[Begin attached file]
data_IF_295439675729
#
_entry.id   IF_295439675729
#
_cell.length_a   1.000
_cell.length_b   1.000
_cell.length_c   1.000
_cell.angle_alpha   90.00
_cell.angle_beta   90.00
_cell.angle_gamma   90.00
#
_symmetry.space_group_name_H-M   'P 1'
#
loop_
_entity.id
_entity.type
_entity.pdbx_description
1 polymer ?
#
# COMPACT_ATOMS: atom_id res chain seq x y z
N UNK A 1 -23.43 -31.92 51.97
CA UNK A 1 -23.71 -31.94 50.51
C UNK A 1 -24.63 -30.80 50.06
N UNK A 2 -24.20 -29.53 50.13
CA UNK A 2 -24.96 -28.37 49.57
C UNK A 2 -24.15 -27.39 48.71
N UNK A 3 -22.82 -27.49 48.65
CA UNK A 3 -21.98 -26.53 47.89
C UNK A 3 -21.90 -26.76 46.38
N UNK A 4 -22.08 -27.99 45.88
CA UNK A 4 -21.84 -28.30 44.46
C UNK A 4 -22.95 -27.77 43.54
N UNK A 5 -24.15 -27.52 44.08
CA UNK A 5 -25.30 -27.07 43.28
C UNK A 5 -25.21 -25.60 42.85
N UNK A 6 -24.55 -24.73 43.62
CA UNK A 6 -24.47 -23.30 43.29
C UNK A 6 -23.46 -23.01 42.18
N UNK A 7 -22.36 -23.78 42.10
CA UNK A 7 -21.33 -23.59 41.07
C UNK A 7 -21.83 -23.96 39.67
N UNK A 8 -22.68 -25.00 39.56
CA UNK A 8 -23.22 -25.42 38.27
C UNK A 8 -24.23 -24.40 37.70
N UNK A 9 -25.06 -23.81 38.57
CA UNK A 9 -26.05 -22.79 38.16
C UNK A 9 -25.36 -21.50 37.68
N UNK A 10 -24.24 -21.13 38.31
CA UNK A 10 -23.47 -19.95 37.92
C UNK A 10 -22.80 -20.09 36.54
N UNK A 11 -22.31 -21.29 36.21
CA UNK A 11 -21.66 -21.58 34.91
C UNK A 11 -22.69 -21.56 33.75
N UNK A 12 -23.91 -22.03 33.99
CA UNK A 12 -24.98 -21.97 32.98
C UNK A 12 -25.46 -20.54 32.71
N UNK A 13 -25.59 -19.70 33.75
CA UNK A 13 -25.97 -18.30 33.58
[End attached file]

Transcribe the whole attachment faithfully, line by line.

data_IF_295439675729
#
_entry.id   IF_295439675729
#
_cell.length_a   1.000
_cell.length_b   1.000
_cell.length_c   1.000
_cell.angle_alpha   90.00
_cell.angle_beta   90.00
_cell.angle_gamma   90.00
#
_symmetry.space_group_name_H-M   'P 1'
#
loop_
_entity.id
_entity.type
_entity.pdbx_description
1 polymer ?
#
# COMPACT_ATOMS: atom_id res chain seq x y z
N UNK A 1 -23.43 -31.92 51.97
CA UNK A 1 -23.71 -31.94 50.51
C UNK A 1 -24.63 -30.80 50.06
N UNK A 2 -24.20 -29.53 50.13
CA UNK A 2 -24.96 -28.37 49.57
C UNK A 2 -24.15 -27.39 48.71
N UNK A 3 -22.82 -27.49 48.65
CA UNK A 3 -21.98 -26.53 47.89
C UNK A 3 -21.90 -26.76 46.38
N UNK A 4 -22.08 -27.99 45.88
CA UNK A 4 -21.84 -28.30 44.46
C UNK A 4 -22.95 -27.77 43.54
N UNK A 5 -24.15 -27.52 44.08
CA UNK A 5 -25.30 -27.07 43.28
C UNK A 5 -25.21 -25.60 42.85
N UNK A 6 -24.55 -24.73 43.62
CA UNK A 6 -24.47 -23.30 43.29
C UNK A 6 -23.46 -23.01 42.18
N UNK A 7 -22.36 -23.78 42.10
CA UNK A 7 -21.33 -23.59 41.07
C UNK A 7 -21.83 -23.96 39.67
N UNK A 8 -22.68 -25.00 39.56
CA UNK A 8 -23.22 -25.42 38.27
C UNK A 8 -24.23 -24.40 37.70
N UNK A 9 -25.06 -23.81 38.57
CA UNK A 9 -26.05 -22.79 38.16
C UNK A 9 -25.36 -21.50 37.68
N UNK A 10 -24.24 -21.13 38.31
CA UNK A 10 -23.47 -19.95 37.92
C UNK A 10 -22.80 -20.09 36.54
N UNK A 11 -22.31 -21.29 36.21
CA UNK A 11 -21.66 -21.58 34.91
C UNK A 11 -22.69 -21.56 33.75
N UNK A 12 -23.91 -22.03 33.99
CA UNK A 12 -24.98 -21.97 32.98
C UNK A 12 -25.46 -20.54 32.71
N UNK A 13 -25.59 -19.70 33.75
CA UNK A 13 -25.97 -18.30 33.58